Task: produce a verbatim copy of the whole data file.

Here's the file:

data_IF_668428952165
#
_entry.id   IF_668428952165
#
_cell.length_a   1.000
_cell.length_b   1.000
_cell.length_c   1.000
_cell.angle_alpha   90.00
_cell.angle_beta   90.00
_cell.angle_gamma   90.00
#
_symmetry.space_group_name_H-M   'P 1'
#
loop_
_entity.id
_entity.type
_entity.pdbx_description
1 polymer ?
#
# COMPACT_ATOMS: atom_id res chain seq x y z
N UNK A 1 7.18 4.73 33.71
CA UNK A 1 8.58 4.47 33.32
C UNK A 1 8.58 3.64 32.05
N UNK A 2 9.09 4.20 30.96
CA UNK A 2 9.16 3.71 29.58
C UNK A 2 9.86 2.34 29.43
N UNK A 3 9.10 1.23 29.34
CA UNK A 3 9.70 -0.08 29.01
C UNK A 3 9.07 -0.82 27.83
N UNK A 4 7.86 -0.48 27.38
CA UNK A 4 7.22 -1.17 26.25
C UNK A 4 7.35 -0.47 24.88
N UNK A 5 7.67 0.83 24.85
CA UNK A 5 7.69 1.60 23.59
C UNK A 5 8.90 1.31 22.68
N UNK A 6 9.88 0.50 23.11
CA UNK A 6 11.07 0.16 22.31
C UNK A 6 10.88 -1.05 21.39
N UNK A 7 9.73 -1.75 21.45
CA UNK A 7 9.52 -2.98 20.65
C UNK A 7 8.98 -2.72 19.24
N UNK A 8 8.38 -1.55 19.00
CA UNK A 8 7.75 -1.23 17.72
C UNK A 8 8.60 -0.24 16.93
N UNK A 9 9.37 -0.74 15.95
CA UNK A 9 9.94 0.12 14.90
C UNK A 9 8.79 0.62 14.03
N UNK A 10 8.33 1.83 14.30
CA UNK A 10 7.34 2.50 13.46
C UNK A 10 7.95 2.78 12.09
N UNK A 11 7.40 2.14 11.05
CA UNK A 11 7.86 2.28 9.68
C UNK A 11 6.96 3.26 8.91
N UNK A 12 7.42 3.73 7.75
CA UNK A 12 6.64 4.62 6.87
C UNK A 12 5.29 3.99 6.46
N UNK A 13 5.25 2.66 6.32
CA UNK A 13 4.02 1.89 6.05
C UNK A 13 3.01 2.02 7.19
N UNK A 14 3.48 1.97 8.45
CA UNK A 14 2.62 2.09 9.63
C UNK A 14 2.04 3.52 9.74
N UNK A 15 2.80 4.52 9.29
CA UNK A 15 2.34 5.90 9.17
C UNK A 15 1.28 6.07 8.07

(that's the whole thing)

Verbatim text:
data_IF_668428952165
#
_entry.id   IF_668428952165
#
_cell.length_a   1.000
_cell.length_b   1.000
_cell.length_c   1.000
_cell.angle_alpha   90.00
_cell.angle_beta   90.00
_cell.angle_gamma   90.00
#
_symmetry.space_group_name_H-M   'P 1'
#
loop_
_entity.id
_entity.type
_entity.pdbx_description
1 polymer ?
#
# COMPACT_ATOMS: atom_id res chain seq x y z
N UNK A 1 7.18 4.73 33.71
CA UNK A 1 8.58 4.47 33.32
C UNK A 1 8.58 3.64 32.05
N UNK A 2 9.09 4.20 30.96
CA UNK A 2 9.16 3.71 29.58
C UNK A 2 9.86 2.34 29.43
N UNK A 3 9.10 1.23 29.34
CA UNK A 3 9.70 -0.08 29.01
C UNK A 3 9.07 -0.82 27.83
N UNK A 4 7.86 -0.48 27.38
CA UNK A 4 7.22 -1.17 26.25
C UNK A 4 7.35 -0.47 24.88
N UNK A 5 7.67 0.83 24.85
CA UNK A 5 7.69 1.60 23.59
C UNK A 5 8.90 1.31 22.68
N UNK A 6 9.88 0.50 23.11
CA UNK A 6 11.07 0.16 22.31
C UNK A 6 10.88 -1.05 21.39
N UNK A 7 9.73 -1.75 21.45
CA UNK A 7 9.52 -2.98 20.65
C UNK A 7 8.98 -2.72 19.24
N UNK A 8 8.38 -1.55 19.00
CA UNK A 8 7.75 -1.23 17.72
C UNK A 8 8.60 -0.24 16.93
N UNK A 9 9.37 -0.74 15.95
CA UNK A 9 9.94 0.12 14.90
C UNK A 9 8.79 0.62 14.03
N UNK A 10 8.33 1.83 14.30
CA UNK A 10 7.34 2.50 13.46
C UNK A 10 7.95 2.78 12.09
N UNK A 11 7.40 2.14 11.05
CA UNK A 11 7.86 2.28 9.68
C UNK A 11 6.96 3.26 8.91
N UNK A 12 7.42 3.73 7.75
CA UNK A 12 6.64 4.62 6.87
C UNK A 12 5.29 3.99 6.46
N UNK A 13 5.25 2.66 6.32
CA UNK A 13 4.02 1.89 6.05
C UNK A 13 3.01 2.02 7.19
N UNK A 14 3.48 1.97 8.45
CA UNK A 14 2.62 2.09 9.63
C UNK A 14 2.04 3.52 9.74
N UNK A 15 2.80 4.52 9.29
CA UNK A 15 2.34 5.90 9.17
C UNK A 15 1.28 6.07 8.07